Dying Fetus have had a longer musical career than you would at first think. They don't seem like the sort of band who has existed in the gruesome death metal world for almost as long as the likes of Cannibal Corpse and Gorguts, and maybe it's because sophomoric albums like Descend into Depravity
and 2012's successful Reign Supreme
still sound very fresh and exciting. However, as with most long-time bands in the death metal/grindcore circle, Dying Fetus had their somewhat humble beginnings, having had to take a total of five years to produce and release their debut, Purification through Violence
Unsurprisingly enough, Purification through Violence
is in fact Dying Fetus' rawest record of all. Whereas future albums would see the band take on a more technical but not necessarily brutal route, the band's debut is, especially for those who hear it for the first time, considerably stomach churning. From the inhuman, throat-gargling screams which introduce opener “Blunt Force Trauma” to the mischievous guitar chords closing “Skum (*** the Weak)”, Dying Fetus' debut is essentially all things disgusting and visceral. Sure, there's probably even rawer, more visceral death/grindcore albums out there, but this one is just as good as any to get you hooked into this sort of sound. It's nothing special of course, and those who have heard Dying Fetus' more well-known albums will undoubtedly call this an average release. Yet it's Dying Fetus as we have always known them, despite the rawer production and abrupt changes in pace on the likes of “Permanently Disfigured” and “Nocturnal Crucifixion”.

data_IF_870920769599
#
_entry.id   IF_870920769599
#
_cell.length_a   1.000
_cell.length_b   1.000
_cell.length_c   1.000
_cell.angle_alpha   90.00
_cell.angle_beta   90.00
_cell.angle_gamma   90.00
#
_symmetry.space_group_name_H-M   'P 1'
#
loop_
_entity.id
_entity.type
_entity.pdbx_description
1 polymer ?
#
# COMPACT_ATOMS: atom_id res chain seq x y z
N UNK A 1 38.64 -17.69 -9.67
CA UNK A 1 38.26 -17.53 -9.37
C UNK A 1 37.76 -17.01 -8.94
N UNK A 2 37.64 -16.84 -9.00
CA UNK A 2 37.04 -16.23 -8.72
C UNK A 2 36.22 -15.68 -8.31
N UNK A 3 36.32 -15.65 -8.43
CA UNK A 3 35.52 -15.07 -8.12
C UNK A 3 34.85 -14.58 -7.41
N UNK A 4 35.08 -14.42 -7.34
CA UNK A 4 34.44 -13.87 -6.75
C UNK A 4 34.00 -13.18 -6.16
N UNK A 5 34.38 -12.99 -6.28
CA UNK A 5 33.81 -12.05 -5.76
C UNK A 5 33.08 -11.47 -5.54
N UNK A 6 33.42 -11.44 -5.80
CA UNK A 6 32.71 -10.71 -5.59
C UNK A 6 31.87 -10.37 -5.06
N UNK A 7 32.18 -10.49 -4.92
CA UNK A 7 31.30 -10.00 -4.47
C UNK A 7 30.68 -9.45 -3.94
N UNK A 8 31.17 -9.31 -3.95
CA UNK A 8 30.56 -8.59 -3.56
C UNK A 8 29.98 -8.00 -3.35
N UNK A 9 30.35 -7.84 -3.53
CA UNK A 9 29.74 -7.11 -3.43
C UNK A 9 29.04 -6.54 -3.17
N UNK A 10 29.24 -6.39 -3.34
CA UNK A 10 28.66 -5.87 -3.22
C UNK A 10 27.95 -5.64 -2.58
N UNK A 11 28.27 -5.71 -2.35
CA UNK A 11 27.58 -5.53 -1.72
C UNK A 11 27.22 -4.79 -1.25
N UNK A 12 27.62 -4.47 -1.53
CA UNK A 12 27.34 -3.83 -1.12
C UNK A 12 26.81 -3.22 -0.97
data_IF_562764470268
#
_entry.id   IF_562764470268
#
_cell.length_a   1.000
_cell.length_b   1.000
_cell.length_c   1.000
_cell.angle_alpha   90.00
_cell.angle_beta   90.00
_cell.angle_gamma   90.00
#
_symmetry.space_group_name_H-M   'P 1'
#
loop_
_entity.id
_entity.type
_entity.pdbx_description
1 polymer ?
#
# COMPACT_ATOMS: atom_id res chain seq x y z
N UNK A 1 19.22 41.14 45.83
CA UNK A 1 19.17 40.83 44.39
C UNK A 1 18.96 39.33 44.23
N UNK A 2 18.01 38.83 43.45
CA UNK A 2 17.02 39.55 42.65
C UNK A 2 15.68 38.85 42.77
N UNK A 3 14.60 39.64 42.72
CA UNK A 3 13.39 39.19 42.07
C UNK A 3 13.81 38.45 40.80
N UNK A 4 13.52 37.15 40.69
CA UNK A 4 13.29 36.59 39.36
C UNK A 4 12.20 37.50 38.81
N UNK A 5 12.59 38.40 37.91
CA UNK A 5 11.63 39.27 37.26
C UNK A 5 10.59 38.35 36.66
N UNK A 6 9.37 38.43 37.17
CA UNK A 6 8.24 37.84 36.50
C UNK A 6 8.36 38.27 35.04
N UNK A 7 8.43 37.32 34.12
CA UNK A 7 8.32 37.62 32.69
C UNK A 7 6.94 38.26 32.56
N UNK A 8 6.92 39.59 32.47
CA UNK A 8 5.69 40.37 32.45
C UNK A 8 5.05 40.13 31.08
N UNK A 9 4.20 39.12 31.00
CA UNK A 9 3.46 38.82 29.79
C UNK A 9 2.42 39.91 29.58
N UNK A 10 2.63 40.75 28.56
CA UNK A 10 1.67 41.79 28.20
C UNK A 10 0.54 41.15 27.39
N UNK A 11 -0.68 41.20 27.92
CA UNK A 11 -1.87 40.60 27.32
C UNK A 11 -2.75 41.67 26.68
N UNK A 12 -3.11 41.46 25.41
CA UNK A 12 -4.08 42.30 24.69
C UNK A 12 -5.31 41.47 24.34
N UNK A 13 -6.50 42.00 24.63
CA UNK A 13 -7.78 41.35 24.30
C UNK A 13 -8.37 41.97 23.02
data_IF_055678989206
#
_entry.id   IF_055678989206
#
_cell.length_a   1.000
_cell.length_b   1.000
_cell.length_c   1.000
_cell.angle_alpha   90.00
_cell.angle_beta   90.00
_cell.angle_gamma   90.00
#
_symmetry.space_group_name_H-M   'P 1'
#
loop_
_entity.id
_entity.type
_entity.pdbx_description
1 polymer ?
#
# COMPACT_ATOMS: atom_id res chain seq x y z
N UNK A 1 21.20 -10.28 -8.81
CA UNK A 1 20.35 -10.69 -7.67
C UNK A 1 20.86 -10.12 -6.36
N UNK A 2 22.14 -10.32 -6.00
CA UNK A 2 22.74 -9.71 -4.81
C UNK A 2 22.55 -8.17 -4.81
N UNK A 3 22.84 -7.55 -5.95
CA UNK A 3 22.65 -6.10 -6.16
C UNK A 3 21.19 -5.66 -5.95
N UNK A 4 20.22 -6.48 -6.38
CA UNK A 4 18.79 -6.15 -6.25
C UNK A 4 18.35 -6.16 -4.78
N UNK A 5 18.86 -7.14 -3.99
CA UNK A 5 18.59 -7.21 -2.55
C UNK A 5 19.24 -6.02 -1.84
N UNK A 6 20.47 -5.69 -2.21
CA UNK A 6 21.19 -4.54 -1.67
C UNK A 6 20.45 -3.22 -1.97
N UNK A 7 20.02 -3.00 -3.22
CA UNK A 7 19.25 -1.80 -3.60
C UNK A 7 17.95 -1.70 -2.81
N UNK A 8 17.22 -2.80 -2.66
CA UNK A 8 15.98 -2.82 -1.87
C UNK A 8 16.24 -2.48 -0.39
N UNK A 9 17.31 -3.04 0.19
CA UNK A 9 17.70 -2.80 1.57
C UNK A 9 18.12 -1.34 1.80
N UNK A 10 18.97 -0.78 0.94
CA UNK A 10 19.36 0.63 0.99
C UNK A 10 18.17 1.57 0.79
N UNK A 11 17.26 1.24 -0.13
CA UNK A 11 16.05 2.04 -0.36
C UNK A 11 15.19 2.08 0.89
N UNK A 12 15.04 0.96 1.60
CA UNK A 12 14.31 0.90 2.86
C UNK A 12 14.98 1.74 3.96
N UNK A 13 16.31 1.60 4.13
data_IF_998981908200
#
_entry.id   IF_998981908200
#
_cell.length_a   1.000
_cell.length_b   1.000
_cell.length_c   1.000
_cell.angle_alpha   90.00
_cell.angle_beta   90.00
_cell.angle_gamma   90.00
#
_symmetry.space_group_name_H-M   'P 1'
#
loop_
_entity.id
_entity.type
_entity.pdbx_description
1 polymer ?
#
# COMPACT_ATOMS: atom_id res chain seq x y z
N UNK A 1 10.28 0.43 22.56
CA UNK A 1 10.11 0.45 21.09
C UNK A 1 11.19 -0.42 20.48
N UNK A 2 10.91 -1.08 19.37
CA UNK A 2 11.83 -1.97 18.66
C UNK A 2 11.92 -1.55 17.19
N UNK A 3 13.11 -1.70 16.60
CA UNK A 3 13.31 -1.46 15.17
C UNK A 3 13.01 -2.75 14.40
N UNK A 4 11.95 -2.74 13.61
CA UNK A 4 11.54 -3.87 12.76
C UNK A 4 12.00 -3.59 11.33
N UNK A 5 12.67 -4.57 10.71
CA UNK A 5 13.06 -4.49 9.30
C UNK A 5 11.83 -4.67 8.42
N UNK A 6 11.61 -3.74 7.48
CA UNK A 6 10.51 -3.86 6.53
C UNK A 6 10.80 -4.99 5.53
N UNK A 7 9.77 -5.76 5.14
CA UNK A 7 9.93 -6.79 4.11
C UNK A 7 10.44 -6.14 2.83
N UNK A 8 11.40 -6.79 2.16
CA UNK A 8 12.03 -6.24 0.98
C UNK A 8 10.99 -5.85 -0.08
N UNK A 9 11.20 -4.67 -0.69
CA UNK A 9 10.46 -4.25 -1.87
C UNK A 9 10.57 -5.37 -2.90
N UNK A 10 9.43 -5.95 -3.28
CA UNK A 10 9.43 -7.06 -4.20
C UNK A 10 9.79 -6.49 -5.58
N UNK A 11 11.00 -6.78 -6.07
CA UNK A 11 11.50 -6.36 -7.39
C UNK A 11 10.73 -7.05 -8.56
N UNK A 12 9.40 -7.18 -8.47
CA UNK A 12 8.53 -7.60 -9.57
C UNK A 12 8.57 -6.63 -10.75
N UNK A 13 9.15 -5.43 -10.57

That said, the main problem with Dying Fetus' album is, if not repetition, then definitely how the drum work is made to sound because of the production. The drum work throughout seems to be the most prominent instrument of all, but only because it's considerably louder than the guitar, bass and even vocal deliveries. This sometimes proves quite annoying, because there are actually a ton of great riffs and solos to be found, but which are for the most part made to linger in the background behind the overwhelming drum sound. The drum work itself is actually quite suitable for this particular sub-genre, but where the album fails is simply when the instrumentation remains unbalanced.
Dying Fetus' debut is as strong an introduction as any other of the band's albums would be, it's just that this one just so happens to be weak in comparison to the likes of Killing on Adrenaline
, which was released a mere two years later. Though its sole purpose is really only to complete your Dying Fetus album collection, it remains as thick, visceral and definitely as brutal as you would expect.